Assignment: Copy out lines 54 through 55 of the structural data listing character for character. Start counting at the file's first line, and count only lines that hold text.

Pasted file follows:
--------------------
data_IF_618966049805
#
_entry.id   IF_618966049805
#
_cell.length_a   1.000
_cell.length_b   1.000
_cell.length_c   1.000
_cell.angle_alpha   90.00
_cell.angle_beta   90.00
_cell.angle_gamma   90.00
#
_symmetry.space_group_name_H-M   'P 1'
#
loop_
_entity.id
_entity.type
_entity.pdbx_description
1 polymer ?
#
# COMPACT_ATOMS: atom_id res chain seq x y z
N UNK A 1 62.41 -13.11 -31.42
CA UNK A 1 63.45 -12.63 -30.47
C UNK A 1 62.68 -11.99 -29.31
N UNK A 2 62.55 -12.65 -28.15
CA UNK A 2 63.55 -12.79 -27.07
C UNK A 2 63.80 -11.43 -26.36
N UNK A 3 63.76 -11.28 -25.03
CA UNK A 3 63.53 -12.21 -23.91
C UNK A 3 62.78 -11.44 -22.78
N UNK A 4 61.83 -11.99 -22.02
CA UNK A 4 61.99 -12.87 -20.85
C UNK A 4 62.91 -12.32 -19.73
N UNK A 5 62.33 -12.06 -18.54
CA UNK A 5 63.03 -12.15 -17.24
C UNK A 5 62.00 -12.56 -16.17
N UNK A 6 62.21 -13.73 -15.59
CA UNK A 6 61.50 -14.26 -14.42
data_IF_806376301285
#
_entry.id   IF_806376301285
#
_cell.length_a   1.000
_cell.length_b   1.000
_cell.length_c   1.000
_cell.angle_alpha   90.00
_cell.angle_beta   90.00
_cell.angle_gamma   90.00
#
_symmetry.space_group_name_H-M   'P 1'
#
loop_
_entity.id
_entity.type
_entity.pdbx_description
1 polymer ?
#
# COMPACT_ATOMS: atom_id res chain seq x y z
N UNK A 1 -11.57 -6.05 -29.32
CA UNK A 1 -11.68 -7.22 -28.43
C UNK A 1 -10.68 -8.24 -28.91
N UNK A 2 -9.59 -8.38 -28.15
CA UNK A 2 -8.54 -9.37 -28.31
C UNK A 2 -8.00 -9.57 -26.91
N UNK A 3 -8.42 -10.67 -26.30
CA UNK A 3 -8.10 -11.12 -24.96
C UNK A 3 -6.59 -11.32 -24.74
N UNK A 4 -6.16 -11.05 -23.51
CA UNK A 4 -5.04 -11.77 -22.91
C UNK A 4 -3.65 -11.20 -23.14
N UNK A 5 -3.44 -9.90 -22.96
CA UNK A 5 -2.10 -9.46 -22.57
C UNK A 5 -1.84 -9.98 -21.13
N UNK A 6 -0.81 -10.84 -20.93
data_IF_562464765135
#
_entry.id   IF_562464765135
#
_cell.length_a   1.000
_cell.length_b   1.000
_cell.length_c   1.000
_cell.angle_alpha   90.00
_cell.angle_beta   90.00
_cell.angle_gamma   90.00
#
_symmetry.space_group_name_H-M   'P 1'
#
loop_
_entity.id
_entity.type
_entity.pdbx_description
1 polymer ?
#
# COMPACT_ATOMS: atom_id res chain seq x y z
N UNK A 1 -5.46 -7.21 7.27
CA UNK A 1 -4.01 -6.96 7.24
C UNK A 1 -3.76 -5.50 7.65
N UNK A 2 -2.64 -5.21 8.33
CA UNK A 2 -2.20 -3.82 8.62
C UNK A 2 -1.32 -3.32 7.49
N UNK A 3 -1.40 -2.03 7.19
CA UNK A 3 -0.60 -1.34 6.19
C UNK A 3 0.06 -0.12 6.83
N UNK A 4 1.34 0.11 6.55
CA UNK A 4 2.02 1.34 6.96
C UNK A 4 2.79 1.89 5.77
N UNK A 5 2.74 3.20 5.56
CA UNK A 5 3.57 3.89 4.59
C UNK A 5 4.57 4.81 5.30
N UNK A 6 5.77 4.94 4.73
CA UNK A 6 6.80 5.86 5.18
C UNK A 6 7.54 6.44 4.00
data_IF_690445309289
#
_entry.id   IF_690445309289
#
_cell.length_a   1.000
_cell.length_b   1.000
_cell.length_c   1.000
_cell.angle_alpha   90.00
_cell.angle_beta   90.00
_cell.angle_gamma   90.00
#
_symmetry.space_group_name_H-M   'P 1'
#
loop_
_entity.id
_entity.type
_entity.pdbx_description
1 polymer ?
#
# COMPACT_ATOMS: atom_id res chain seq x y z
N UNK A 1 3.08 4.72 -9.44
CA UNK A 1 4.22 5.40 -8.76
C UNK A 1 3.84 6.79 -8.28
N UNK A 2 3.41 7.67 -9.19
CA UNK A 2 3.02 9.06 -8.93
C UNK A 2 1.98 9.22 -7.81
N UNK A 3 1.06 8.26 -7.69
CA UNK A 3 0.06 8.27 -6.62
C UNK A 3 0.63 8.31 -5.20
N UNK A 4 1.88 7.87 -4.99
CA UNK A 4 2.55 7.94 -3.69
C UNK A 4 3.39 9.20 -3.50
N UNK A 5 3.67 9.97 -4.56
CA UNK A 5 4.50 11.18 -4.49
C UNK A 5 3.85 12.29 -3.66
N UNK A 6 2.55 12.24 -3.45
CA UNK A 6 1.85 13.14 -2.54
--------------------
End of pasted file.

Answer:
_entity.pdbx_description
1 polymer ?